At a Health Education Labor and Pensions Committee meeting to mark 75 years since the signing of the Federal Labor Standards Act, which set a minimum wage and mandated overtime pay, Alexander, the ranking Republican on the committee, jumped into a discussion between a witness from the Heritage Foundation and Sen. Bernie Sanders (I-VT) to say of the minimum wage, “I do not believe in it.” Sanders followed up, asking,
“So you do not believe in the concept of the minimum wage?”
“That’s correct,” Alexander responded.
“You would abolish the minimum wage?”
Alexander went on to call instead for a higher Earned Income Tax Credit for the working poor and referenced a negative income tax.
Watch the exchange:
Despite claims by conservatives, studies have shown that raising the minimum wage would not kill jobs or hurt small businesses. In fact, raising the wage can actually help businesses in a variety of ways. Nor is a raise going to mostly impact teenagers working for spare change: Nearly 90 percent of minimum wage workers are 20 years old or older, and more than a quarter are parents. And even worse, there is evidence that making such a low wage can harm a worker’s child.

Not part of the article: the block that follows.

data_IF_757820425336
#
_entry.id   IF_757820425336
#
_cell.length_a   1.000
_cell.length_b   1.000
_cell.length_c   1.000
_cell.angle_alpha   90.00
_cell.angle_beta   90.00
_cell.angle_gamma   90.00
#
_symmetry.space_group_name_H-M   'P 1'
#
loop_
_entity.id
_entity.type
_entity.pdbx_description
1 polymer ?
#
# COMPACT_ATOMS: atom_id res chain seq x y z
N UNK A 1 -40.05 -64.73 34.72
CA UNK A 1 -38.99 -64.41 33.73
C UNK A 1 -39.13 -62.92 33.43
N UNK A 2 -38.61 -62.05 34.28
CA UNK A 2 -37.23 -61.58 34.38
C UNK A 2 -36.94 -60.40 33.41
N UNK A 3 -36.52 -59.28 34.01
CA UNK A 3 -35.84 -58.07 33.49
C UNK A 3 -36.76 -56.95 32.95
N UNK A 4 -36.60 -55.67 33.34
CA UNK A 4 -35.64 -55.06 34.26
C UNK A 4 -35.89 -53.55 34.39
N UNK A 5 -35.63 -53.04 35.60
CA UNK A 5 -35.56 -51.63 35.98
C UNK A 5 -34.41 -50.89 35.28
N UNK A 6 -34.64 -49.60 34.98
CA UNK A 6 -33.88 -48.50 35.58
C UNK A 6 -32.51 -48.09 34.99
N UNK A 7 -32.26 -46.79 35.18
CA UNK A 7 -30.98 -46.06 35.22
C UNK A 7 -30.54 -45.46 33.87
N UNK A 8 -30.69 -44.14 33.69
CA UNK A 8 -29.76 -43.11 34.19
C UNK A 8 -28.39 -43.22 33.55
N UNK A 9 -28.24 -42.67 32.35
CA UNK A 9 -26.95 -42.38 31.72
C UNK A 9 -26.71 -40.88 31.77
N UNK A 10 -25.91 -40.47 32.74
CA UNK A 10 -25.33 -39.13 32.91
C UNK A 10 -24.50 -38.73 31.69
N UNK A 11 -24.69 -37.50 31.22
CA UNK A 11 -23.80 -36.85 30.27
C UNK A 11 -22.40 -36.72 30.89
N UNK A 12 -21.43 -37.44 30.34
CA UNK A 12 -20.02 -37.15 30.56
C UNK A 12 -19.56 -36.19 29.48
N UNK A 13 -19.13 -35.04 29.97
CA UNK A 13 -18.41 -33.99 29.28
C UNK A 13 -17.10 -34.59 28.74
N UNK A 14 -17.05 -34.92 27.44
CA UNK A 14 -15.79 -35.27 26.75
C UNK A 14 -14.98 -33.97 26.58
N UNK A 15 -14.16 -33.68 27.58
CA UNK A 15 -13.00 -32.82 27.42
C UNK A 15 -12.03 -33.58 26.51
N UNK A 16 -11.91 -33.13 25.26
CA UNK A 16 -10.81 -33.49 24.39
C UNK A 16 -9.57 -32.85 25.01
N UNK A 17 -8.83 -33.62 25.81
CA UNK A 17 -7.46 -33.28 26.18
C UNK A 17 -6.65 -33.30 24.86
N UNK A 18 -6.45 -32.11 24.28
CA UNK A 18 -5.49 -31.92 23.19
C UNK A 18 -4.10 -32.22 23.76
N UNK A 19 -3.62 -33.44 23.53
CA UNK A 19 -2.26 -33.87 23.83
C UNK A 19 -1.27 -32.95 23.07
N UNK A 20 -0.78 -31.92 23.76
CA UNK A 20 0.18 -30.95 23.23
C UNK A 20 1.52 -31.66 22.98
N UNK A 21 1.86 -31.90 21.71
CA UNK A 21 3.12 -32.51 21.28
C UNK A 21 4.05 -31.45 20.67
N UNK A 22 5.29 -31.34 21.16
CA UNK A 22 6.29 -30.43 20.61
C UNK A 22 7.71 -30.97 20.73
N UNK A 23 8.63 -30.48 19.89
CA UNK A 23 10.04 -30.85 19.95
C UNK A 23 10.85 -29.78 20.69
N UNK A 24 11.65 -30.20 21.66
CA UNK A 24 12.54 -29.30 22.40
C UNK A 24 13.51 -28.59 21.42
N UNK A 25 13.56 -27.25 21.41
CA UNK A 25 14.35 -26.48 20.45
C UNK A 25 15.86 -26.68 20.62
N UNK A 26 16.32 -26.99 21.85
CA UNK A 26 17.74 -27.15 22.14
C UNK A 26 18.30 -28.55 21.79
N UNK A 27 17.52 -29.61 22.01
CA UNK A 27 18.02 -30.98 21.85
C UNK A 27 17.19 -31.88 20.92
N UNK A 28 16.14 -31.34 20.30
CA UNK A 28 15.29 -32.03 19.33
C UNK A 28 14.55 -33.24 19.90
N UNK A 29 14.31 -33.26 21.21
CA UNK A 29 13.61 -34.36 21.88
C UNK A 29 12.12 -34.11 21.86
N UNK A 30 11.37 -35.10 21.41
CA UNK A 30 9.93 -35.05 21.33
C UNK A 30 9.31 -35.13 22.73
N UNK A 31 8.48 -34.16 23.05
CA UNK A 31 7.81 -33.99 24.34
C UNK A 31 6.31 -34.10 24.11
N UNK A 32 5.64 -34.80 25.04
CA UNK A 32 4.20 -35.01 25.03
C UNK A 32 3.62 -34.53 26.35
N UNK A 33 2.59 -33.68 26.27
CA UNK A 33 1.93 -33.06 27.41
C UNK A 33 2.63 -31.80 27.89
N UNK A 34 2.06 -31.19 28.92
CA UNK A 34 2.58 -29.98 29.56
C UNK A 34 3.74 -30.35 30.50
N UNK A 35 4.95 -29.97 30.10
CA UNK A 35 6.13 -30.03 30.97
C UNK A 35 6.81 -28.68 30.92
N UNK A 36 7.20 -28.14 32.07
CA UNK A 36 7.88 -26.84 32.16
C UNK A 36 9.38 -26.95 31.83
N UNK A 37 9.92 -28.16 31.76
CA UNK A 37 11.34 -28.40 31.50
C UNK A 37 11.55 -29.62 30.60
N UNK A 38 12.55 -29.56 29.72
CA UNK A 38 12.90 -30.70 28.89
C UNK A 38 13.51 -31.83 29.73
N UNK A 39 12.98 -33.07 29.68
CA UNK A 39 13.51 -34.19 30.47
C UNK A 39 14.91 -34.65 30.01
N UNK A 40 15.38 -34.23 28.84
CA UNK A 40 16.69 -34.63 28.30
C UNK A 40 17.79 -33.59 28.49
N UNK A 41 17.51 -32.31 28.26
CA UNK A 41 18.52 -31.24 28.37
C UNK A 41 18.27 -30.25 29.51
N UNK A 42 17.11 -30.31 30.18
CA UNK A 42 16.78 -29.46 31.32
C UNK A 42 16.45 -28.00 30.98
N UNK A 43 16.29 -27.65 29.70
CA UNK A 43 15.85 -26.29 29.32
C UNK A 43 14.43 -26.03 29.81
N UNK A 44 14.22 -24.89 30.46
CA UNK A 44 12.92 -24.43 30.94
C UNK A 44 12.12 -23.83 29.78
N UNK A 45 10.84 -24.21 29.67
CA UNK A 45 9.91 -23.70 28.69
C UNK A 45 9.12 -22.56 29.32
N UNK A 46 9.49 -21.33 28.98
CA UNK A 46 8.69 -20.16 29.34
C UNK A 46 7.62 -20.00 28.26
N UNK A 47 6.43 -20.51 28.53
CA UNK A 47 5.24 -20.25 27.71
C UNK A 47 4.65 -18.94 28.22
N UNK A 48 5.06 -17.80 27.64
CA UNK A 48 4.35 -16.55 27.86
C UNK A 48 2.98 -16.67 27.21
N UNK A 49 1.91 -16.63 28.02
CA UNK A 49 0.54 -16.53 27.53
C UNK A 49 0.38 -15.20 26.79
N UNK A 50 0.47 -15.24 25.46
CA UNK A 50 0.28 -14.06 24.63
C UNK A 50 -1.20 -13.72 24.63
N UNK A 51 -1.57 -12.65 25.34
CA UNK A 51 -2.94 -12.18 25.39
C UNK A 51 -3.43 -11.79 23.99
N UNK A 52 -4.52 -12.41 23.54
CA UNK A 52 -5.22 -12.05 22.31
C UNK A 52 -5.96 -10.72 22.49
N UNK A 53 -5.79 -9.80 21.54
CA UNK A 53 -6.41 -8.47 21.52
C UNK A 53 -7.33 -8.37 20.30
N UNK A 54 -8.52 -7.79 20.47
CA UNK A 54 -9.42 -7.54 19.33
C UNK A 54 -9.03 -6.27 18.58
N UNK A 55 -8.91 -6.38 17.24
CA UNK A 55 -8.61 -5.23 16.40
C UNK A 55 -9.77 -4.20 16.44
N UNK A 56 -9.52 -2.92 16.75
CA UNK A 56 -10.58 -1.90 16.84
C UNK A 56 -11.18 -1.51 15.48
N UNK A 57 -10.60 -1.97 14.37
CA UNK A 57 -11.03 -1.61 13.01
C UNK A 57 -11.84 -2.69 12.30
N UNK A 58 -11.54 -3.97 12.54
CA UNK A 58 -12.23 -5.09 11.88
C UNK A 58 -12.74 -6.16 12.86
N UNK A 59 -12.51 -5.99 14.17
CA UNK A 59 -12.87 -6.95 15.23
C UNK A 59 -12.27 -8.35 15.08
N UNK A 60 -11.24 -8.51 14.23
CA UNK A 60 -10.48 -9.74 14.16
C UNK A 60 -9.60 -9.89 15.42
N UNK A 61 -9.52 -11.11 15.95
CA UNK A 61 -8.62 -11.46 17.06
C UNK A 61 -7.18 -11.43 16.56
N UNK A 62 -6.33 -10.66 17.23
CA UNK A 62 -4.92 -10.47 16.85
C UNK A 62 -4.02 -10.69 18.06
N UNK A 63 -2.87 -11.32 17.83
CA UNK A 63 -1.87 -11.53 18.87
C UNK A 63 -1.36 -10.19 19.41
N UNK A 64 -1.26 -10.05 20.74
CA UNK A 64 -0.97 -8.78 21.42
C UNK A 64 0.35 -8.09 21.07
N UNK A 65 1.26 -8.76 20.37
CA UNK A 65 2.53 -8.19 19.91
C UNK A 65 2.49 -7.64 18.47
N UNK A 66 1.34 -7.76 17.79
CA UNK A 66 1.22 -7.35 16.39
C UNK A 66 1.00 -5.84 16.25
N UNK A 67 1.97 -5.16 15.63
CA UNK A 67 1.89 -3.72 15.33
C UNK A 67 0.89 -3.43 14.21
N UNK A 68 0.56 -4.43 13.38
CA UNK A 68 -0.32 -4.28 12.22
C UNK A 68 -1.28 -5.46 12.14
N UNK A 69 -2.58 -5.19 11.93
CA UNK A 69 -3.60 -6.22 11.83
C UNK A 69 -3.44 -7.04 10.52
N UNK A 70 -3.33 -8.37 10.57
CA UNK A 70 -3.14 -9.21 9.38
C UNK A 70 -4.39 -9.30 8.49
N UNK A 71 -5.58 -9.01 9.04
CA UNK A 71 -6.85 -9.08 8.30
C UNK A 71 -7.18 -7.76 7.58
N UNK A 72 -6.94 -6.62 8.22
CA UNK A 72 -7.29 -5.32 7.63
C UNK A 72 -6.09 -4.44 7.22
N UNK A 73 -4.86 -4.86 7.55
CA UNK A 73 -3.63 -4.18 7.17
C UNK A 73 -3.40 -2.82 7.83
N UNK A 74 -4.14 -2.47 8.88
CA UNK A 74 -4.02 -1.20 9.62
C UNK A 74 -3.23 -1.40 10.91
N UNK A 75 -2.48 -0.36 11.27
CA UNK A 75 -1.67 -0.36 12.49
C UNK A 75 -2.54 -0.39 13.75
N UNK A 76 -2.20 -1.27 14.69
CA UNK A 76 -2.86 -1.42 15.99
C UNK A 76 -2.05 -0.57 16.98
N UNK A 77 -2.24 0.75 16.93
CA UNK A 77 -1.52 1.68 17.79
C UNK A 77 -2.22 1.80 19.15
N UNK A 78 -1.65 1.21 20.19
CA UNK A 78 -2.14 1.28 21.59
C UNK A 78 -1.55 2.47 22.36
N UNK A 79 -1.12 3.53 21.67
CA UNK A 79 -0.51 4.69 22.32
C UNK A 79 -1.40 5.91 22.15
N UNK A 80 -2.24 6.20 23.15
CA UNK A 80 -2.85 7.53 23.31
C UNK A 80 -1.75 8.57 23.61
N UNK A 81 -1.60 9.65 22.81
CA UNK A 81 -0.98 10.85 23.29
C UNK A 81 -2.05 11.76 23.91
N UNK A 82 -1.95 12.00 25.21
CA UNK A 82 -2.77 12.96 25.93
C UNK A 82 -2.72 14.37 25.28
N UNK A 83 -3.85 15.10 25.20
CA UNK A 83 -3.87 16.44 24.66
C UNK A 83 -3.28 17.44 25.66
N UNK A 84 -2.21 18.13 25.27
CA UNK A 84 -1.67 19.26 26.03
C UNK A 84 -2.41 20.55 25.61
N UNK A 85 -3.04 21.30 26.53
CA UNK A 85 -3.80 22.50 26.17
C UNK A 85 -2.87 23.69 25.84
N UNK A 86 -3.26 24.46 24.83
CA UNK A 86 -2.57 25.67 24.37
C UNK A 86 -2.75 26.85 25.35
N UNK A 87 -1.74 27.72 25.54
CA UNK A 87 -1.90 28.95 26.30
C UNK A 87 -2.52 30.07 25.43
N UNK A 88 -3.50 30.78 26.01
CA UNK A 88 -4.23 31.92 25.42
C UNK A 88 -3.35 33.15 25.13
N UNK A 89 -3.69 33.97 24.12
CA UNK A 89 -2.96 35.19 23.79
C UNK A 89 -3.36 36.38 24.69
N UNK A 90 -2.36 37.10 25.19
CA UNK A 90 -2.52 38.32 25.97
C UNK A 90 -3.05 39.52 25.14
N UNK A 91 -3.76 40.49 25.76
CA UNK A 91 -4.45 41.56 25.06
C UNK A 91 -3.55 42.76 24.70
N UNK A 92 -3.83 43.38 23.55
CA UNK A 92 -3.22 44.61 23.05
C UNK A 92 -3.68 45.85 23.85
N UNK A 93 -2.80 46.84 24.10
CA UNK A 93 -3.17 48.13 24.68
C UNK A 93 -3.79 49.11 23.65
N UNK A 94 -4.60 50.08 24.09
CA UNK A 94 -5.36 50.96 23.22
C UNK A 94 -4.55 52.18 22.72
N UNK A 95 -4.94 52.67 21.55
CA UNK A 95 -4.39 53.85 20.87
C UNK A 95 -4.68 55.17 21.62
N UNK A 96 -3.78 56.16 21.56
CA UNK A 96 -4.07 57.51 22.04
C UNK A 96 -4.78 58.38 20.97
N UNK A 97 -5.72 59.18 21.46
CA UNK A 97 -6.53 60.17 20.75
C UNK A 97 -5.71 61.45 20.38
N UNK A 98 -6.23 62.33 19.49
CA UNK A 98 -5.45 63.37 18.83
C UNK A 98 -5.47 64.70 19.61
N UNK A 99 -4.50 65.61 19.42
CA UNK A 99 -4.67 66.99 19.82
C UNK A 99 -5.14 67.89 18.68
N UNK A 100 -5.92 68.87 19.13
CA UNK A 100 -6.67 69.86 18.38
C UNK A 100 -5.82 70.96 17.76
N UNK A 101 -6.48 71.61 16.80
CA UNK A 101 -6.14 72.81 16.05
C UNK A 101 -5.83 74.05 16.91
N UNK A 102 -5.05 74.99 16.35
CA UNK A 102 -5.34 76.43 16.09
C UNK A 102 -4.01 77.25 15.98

While millions of workers would see a boost from a raise in the wage, it is women and people of color who stand to benefit most of all.
Raising the wage to $10.10 an hour, as Democrats have proposed, would actually bring the wage in line with its historical purchasing power. Had it been indexed to inflation in 1968, it would be $10.40 today.
While Republicans like Alexander stand in opposition to a raise after President Obama called for it, many Republicans supported it when President Bush proposed a hike, including 65 who are still serving in Congress.